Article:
I was hooked right from the get go when the typewriter letters started hitting the screen as the intro credits started over the soundtrack to David Bowie’s “Heroes“. Lush black and white photography panning out around an apartment flat going from room to room. Radio On is a British road movie looking like a German art house film. It’s no accident it looks that way as the camera work is done by Martin Schäfery and associate produced by Wim Wenders (Paris Texas) and even stars Wim’s girlfriend at the time Lisa Kreuzer . It’s seems the production was a joint venture between the UK and West Germany.
Adding to this UK and German connection are a few other things, the soundtrack with Kraftwerk, features very heavily throughout and there’s this curious handwritten message. At the beginning the camera focuses onto a bedroom wall filled with posters and memorabilia and centers on this mysterious note. . That’s got to be on the back of a Kraftwerk LP cover hasn’t it?
We are the children of Fritz Lang and Werner Von Braun. We are the link between the Twenties and the Eighties. All change in society passes through a sympathetic collaboration with tape recorders, synthesizers and telephones. Our reality is an electronic reality.
The film is directed by Christopher Petit and set in 1970s. Our “hero” Robert, played by David Beames, finds out his brother has died and takes to his Rover P4. Travelling from Ilford, London to Bristol listening to music as he takes in the somber road trip meeting a series of odd people along the way.
The movie is a series of moody long lingering shots of broken landscapes of high rise flats and council estates, panned out shots of the car driving and then transports you into the back of the car looking out the windscreen, watching the motorway falling beneath whilst music plays on the radio.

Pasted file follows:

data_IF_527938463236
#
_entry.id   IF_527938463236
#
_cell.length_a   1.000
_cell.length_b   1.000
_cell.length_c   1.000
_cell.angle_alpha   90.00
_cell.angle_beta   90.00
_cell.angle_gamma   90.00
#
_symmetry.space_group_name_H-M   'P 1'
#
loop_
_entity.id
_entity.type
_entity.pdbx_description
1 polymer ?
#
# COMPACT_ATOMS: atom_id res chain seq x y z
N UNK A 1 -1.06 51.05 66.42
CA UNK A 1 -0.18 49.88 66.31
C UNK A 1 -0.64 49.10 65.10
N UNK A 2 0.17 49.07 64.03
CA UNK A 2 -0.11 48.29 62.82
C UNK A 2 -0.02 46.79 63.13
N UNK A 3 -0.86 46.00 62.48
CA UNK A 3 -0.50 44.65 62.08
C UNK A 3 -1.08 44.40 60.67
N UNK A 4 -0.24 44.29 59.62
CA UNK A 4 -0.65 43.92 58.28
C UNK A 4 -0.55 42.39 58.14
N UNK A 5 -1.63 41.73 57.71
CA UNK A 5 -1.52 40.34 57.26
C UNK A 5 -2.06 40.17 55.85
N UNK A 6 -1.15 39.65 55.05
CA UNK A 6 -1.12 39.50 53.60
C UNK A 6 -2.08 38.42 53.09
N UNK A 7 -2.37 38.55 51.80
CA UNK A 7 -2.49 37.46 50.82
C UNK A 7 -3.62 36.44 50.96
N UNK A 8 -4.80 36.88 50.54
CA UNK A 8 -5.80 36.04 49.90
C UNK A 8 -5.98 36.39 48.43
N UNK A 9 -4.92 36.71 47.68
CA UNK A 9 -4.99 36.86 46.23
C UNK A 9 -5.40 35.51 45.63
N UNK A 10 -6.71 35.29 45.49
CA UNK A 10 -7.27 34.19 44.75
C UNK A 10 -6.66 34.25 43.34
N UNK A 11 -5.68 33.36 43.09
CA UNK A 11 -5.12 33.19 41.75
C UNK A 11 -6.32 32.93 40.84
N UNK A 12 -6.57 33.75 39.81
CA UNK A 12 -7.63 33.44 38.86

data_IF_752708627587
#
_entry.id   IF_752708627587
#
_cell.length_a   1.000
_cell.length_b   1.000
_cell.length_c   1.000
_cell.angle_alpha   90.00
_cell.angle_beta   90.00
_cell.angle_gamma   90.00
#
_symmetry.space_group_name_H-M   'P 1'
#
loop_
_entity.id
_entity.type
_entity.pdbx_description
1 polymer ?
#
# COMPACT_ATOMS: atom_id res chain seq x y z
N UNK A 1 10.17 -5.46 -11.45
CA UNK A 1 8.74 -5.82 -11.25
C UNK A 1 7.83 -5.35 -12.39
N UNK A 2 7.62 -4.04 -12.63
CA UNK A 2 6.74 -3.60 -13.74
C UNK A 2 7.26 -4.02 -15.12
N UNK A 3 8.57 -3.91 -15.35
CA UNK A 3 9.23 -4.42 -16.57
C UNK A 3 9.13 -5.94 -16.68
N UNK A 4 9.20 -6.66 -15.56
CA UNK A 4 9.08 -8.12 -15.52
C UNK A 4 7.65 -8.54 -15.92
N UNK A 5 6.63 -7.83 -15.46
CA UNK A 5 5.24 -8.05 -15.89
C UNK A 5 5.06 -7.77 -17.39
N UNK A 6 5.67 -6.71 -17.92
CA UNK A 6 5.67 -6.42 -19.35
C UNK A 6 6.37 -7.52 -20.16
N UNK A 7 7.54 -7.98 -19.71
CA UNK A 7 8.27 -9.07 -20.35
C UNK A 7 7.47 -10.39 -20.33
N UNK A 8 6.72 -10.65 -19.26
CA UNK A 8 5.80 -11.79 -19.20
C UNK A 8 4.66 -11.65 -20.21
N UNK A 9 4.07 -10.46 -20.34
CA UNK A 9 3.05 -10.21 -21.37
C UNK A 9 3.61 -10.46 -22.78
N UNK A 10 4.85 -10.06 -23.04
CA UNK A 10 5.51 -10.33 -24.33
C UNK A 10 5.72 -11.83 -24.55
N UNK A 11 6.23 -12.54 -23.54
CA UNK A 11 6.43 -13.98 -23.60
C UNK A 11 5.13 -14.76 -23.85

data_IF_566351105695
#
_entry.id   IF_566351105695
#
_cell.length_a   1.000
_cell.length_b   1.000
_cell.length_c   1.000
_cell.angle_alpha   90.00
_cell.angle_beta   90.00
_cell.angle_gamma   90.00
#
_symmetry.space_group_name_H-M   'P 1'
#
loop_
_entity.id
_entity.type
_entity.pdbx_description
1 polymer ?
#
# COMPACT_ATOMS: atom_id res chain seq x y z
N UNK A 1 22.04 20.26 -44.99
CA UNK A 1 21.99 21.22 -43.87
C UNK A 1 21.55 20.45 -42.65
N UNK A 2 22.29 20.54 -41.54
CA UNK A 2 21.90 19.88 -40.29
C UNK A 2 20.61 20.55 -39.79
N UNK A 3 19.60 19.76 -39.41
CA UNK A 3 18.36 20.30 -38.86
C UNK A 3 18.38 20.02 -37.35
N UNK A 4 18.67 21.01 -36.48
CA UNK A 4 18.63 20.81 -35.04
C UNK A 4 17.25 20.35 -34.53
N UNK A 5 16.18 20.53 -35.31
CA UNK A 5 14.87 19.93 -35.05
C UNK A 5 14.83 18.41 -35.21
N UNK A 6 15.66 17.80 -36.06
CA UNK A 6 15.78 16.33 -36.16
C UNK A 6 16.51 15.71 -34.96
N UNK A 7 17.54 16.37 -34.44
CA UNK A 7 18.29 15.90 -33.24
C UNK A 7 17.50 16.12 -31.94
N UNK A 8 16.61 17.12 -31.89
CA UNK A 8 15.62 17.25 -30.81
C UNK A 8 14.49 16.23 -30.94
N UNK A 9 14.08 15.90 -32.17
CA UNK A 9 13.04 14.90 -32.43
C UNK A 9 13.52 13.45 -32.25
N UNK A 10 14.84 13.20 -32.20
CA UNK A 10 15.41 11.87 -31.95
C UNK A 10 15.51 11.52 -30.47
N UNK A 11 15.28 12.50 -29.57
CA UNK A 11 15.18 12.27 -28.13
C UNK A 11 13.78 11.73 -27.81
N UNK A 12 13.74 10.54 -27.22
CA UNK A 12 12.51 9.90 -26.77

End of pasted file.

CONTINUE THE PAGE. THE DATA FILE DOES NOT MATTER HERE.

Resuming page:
Wim Wenders – “One of those true pioneering films… Chris Petit reinvented the road movie for England”
Radio, of the title, is featured constantly during the runtime of the film. Robert is a radio disc jockey for a local broadcaster. Slices of news reports filter in alongside mundane tones of the football scores. Car stereos and cassette tapes, a chance meeting with a musician. Music and radio waves are a strong part of this independent feature.
As are moody, bleak and quiet thoughtful gazing into the void! Contemplating, mourning and more staring, out of a window, in a pub with a pint, on a bridge or just sat in a car.
It does all sound so depressing and to be honest it is but it also quite brilliant. I thoroughly enjoyed it. What surprised me the most is how modern it all looks. It’s 1979 but it really could be now! I believe it’s down to the black and white print but also it could be down to the fashions. Nobody wears anything too stuck to the era, apart from when Robert goes out on the town with his teddy boy jacket.
For some eye candy and maybe some much needed light relief you get a chance meeting with a girl called Ingrid played by Lisa Kreuzer. Getting a few lifts in Robert’s car and sitting chatting about her daughter and life.
Here is that car, The Rover P4 a 50’s mid-size luxury saloon. I have to say it looked beautiful. Here’s a few pictures of it.
I loved this film, it hit all the right notes for me. One of those rare little gems that when you unearth them you can’t stop thinking about. If you think this one might be for you I hope you can track it down for a viewing. Plus if you like music it’s like an big music video, featuring artists like Kraftwerk, David Bowie, Devo, Robert Fripp and Ian Dury.
Fun Fact – Another case of German influence was in the form of graffiti on a wall stating to “Free Astrid Proll” Intrigued by this name I have found out she was an imprisoned member of the Red Army Faction or Baader-Meinhof Gang. Check her story it’s really interesting. Link at bottom of page.
Happy viewing and thanks for reading….. Mikey Wolfman
Further Reading Links